Lincoln house to be turned into respite accommodation for mental health sufferers

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A new supported housing scheme for people with mental health needs will be constructed in Lincoln under new plans.

Mental health charity Richmond Fellowship has submitted proposals to City of Lincoln Council to change the use of White Gables on Long Leys Road from a house into the facility.

The charity would operate and manage the facility, which would provide assistance to adult mental health sufferers for up to 10 days as an alternative to hospital admission.

Referrals would be made by the Crisis Resolution Home Treatment Service, a service delivered by Lincolnshire Partnership NHS Foundation Trust.

Richmond Fellowship staff would be present 24 hours a day, with the occupants arriving and departing from the service between 8am and 10pm.

The accommodation would include:

  • Six bedrooms (this includes four with en suite shower rooms, and one bedroom
    for a staff member)
  • Two bathrooms (including ground floor shower room for disabled users)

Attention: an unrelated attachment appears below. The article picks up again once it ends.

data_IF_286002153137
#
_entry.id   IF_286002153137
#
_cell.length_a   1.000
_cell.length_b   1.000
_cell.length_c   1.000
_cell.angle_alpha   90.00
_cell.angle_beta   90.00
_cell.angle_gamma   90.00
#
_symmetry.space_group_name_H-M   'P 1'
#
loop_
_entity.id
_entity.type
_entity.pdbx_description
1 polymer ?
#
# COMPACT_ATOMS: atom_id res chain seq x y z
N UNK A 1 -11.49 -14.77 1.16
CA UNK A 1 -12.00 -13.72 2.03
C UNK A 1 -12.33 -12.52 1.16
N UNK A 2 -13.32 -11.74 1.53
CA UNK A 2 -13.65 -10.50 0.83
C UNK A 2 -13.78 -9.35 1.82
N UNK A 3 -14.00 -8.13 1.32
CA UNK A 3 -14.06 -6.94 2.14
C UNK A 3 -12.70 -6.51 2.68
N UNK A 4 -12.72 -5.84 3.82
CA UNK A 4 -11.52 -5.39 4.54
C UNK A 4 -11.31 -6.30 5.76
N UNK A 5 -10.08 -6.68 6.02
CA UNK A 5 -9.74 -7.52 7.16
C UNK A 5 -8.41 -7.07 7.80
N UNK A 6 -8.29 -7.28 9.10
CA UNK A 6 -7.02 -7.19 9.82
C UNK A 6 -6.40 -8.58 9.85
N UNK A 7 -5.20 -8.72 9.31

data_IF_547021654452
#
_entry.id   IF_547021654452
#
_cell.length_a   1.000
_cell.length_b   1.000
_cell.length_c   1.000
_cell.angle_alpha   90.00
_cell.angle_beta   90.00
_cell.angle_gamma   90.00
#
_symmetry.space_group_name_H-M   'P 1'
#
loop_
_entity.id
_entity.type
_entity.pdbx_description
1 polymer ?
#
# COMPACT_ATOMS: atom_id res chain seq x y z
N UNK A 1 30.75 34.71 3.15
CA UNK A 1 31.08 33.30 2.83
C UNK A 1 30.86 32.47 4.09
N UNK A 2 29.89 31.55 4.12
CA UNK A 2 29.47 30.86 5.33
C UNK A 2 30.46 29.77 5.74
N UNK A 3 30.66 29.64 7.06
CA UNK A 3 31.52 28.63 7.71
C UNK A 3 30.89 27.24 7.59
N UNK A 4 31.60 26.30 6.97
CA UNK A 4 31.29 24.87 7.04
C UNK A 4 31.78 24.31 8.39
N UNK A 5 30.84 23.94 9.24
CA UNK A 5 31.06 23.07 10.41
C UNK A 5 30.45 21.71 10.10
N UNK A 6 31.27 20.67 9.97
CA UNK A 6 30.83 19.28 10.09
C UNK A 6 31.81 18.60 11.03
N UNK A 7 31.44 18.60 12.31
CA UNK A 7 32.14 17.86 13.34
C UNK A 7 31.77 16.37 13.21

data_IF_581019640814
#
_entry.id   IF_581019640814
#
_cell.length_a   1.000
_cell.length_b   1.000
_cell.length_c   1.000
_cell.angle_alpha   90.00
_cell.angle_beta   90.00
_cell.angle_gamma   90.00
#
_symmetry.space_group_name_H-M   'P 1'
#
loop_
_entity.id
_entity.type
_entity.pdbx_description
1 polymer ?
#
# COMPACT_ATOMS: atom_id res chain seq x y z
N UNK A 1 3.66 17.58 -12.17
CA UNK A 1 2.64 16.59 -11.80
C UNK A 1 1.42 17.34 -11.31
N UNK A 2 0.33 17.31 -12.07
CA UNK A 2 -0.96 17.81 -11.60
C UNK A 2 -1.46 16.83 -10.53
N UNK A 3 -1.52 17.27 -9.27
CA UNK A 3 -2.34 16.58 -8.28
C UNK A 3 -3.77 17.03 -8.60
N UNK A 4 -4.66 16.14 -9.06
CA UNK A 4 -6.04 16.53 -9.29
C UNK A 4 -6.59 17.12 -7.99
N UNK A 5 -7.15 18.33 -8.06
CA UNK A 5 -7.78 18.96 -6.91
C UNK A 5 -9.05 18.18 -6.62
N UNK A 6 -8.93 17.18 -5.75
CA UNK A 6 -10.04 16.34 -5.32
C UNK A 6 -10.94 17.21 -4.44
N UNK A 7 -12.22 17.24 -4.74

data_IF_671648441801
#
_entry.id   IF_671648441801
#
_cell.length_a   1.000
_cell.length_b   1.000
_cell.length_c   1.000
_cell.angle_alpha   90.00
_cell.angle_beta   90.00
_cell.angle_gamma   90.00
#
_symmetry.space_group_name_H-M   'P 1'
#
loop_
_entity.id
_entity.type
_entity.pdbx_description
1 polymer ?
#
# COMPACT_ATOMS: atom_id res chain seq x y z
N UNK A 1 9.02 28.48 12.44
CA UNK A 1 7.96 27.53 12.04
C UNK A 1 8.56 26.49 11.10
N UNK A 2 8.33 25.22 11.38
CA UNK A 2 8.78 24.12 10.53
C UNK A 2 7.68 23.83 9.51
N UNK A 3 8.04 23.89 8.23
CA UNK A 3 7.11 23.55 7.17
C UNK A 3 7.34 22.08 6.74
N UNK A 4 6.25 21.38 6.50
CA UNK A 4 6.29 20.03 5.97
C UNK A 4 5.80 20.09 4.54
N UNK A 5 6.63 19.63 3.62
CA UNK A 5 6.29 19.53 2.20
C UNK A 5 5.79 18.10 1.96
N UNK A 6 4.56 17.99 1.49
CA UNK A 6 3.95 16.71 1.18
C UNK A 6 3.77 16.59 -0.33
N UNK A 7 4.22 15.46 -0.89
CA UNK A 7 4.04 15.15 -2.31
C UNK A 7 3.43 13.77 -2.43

• Two living rooms (one is likely to be used as an office for RF staff)
  • Dining room
  • Utility room

The charity has been operating from The Haven in North Hykeham since July 2015 but this move would allow ensure that they had a permanent site.

Support offered includes money, debt or arrears management; support with welfare benefits; finding training, education or work, and support around social isolation.

Richmond Fellowship also provides support in developing life skills or social skills and accessing other support services, such as emotional and mental health issues.

Agents Tetlow King Planning, representing the applicants, said: “The scheme at White Gables would provide a suitable alternative in replacing the facility at North Hykeham making provision for supported accommodation, and improving the health and wellbeing of existing occupants.

“The perception of potential disturbance to residential amenity and privacy has been problematic in previous applications submitted by Richmond Fellowship. The application site benefits from a secluded location – away from any other properties – therefore resolving any potential impact upon neighbouring residents.

“The property‟s location is considered appropriate in light of the type of supported care that will be provided. In providing short-term, respite care for those who suffer from ill mental health, the facility provides a retreat for the occupants.”

City of Lincoln Council has received the plans and will consider them at a date to be set.

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